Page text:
Cris Vil­lonco-Valder­rama

Philippine Tatler - - FEATURES -

This tal­ented th­es­pian learnt the sig­nif­i­cance of hard work and hu­mil­ity early on, when she en­tered the theatre arts in­dus­try at just nine years. “My mum—who was of­ten re­ferred to as the sec­ond com­ing of Lea Sa­longa’s own mother as she was al­ways at my side—kept me grounded,” says Cris Vil­lonco-Valder­rama. “She made sure that I was liv­ing a nor­mal life out­side of show busi­ness, say­ing, ‘Cris, this isn’t real—this is just your other life.’”

Through­out her ca­reer, Cris has won sev­eral ac­co­lades for work in mu­si­cals and plays, the lat­est be­ing her fifth Gawad Buhay Award for Fe­male Lead Per­for­mance in a Play for Red Turnip Theatre’s Con­stel­la­tions. She is of­ten lauded for her ver­sa­til­ity, which she ac­knowl­edges as an im­per­a­tive re­quire­ment for all stage per­form­ers. “To suc­ceed in the busi­ness, you must be knowl­edge­able, ded­i­cated, and pro­fes­sional,” she adds. “You have to know your lines and be ready to do what­ever the di­rec­tor re­quires be­cause it is their vi­sion be­ing re­alised. Peo­ple have at­tempted to en­ter the in­dus­try with­out hav­ing stud­ied, only to fall short.”

She is no stranger to stage fright, which she freely ad­mits she has. “Each time I do some­thing new, I’m al­ways a bit scared,” she says. “I start ques­tion­ing if I will be able to de­liver. But ev­ery­thing melts away when I go on­stage—kind of like magic.” She of­ten finds her­self ris­ing to meet chal­lenges, too. In Novem­ber 2016, she took on her most dif­fi­cult role to date, play­ing a 43-yearold les­bian in At­lantis Pro­duc­tions’ Fun Home. To fully im­merse her­self into the char­ac­ter of Ali­son Bechdel, Cris made the dif­fi­cult de­ci­sion to live apart from her hus­band, Paolo, for some time.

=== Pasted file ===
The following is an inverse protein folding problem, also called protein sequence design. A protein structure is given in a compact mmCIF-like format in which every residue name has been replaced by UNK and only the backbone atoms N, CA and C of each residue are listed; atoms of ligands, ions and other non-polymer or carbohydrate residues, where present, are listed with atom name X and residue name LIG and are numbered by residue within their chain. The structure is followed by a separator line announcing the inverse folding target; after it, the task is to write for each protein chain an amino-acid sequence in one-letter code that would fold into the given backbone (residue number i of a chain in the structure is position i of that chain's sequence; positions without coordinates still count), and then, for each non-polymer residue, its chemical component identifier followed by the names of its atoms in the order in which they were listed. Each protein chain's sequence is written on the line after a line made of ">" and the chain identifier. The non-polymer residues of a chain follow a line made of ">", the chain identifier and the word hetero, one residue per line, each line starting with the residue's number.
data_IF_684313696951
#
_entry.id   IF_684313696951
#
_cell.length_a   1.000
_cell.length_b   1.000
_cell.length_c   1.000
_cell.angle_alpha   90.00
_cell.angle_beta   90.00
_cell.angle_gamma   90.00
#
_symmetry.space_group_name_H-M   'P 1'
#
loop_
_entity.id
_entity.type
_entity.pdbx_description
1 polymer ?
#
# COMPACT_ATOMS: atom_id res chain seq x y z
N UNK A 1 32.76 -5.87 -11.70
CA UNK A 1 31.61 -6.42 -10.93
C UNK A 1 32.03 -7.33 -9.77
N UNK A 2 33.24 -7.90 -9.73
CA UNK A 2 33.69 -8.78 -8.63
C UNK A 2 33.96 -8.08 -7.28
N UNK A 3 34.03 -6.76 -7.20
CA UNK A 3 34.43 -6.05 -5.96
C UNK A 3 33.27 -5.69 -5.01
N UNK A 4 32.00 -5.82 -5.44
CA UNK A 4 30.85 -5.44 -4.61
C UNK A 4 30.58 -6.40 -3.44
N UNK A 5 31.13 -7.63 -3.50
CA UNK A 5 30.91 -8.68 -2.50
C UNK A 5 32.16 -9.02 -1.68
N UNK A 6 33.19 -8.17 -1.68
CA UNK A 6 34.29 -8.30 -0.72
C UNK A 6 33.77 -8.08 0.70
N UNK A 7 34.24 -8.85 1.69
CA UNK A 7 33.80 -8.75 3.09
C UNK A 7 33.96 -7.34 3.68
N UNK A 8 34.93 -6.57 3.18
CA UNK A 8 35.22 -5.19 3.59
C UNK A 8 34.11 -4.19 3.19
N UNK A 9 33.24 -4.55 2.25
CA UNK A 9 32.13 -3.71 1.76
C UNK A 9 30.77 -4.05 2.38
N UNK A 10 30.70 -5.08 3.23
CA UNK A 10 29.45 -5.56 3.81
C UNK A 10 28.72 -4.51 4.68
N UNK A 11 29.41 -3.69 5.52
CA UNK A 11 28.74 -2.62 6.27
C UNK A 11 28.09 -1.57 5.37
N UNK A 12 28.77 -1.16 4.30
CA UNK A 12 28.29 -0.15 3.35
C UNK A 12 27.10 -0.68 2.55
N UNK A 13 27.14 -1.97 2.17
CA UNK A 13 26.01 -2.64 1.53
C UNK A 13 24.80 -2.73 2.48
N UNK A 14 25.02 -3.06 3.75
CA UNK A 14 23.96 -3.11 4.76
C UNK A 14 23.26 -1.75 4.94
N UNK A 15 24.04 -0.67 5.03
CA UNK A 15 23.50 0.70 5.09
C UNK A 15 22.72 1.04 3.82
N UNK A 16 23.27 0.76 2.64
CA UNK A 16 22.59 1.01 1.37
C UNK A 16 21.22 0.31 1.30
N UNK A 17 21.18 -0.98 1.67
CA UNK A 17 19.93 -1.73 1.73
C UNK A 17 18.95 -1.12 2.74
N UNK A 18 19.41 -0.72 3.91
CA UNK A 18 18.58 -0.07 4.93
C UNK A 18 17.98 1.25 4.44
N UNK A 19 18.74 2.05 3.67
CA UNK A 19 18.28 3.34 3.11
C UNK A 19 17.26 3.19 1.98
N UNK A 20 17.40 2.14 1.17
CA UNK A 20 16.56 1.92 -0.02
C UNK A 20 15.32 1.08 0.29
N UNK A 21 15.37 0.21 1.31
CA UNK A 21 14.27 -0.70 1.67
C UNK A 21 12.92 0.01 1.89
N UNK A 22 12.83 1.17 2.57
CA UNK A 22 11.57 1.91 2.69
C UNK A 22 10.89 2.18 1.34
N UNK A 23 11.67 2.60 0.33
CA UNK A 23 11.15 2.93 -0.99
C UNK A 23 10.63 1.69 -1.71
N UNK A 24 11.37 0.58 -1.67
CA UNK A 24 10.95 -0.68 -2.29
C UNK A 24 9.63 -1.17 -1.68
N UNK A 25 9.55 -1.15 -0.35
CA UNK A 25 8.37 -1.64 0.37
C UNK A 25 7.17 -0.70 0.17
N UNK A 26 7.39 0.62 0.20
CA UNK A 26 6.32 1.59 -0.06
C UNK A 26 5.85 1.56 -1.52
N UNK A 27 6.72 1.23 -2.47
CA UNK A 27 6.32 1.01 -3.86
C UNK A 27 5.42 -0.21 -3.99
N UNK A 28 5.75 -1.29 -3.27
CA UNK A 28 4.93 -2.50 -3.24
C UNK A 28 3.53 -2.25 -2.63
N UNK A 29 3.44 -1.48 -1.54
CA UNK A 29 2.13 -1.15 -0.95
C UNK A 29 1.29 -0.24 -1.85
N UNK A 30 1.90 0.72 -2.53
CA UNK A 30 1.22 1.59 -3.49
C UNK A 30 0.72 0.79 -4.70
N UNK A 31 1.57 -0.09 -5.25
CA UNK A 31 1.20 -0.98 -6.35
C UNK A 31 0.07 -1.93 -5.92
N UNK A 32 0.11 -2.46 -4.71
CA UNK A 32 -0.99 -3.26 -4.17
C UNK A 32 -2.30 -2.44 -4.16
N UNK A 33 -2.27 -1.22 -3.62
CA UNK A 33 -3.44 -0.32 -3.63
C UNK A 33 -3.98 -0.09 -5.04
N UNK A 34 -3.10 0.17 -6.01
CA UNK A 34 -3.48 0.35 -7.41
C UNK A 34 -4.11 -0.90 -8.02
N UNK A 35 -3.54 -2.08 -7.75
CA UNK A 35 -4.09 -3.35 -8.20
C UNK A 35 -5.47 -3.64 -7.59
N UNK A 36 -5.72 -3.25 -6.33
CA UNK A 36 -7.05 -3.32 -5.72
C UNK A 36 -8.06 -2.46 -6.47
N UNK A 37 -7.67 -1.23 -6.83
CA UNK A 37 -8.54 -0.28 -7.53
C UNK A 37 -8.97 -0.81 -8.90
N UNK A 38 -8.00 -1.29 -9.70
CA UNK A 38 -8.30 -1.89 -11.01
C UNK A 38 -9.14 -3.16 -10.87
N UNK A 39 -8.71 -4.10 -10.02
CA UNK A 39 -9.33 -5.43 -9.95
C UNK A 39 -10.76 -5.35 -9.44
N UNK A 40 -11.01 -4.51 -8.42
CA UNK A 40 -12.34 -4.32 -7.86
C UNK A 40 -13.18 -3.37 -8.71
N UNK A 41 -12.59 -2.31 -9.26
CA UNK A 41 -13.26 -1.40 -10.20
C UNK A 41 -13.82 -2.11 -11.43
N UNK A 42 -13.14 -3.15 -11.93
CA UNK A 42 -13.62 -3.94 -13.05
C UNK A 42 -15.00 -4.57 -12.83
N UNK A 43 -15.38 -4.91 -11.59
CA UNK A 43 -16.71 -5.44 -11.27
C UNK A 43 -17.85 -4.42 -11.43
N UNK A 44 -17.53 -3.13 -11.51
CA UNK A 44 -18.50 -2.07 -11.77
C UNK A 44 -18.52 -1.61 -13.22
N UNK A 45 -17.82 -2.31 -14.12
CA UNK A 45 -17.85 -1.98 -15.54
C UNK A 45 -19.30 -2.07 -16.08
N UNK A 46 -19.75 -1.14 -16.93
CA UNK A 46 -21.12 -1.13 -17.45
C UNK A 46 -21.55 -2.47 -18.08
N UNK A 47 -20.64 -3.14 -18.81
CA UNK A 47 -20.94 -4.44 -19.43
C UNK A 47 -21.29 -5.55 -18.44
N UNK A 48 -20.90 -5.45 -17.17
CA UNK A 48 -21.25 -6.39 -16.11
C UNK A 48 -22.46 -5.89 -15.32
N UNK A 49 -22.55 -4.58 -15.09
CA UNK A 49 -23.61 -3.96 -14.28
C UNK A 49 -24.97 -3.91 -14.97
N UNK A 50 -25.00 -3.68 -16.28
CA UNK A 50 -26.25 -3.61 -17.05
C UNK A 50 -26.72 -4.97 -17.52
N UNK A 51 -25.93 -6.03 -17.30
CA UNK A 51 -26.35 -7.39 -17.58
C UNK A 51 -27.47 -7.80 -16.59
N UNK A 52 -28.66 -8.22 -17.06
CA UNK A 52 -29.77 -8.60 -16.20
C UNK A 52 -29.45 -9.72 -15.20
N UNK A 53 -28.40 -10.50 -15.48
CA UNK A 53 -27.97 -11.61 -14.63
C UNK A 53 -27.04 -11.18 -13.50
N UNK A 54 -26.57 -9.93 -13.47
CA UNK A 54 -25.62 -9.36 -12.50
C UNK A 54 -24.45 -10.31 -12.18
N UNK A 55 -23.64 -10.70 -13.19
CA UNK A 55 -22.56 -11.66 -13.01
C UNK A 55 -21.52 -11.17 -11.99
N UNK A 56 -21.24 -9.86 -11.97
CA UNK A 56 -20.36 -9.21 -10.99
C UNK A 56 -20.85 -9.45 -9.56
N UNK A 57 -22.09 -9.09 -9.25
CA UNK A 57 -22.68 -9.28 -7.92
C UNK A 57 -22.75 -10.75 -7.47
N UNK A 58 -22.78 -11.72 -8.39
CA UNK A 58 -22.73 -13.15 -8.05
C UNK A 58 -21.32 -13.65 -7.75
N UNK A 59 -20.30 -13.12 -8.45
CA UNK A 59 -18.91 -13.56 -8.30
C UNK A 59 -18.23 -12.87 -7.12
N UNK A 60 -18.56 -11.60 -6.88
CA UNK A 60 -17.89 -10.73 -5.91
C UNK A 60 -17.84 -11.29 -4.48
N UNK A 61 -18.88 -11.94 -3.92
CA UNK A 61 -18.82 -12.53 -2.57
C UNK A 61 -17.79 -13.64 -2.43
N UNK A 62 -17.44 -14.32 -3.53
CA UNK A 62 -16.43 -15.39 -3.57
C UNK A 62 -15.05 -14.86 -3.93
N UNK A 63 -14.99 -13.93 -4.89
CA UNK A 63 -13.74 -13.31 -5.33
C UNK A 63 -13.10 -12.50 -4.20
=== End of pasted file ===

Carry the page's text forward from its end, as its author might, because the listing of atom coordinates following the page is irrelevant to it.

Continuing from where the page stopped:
For Cris, artists have re­spon­si­bil­i­ties out­side of en­ter­tain­ing, es­pe­cially in the face of to­day’s so­ciopo­lit­i­cal cli­mate. “As artists, we must be able to ex­press our opin­ions in the most diplo­matic way pos­si­ble,” she says. “It’s good to be hon­est, but the truth some­times hurts. Above all, I believe in be­ing kind.”

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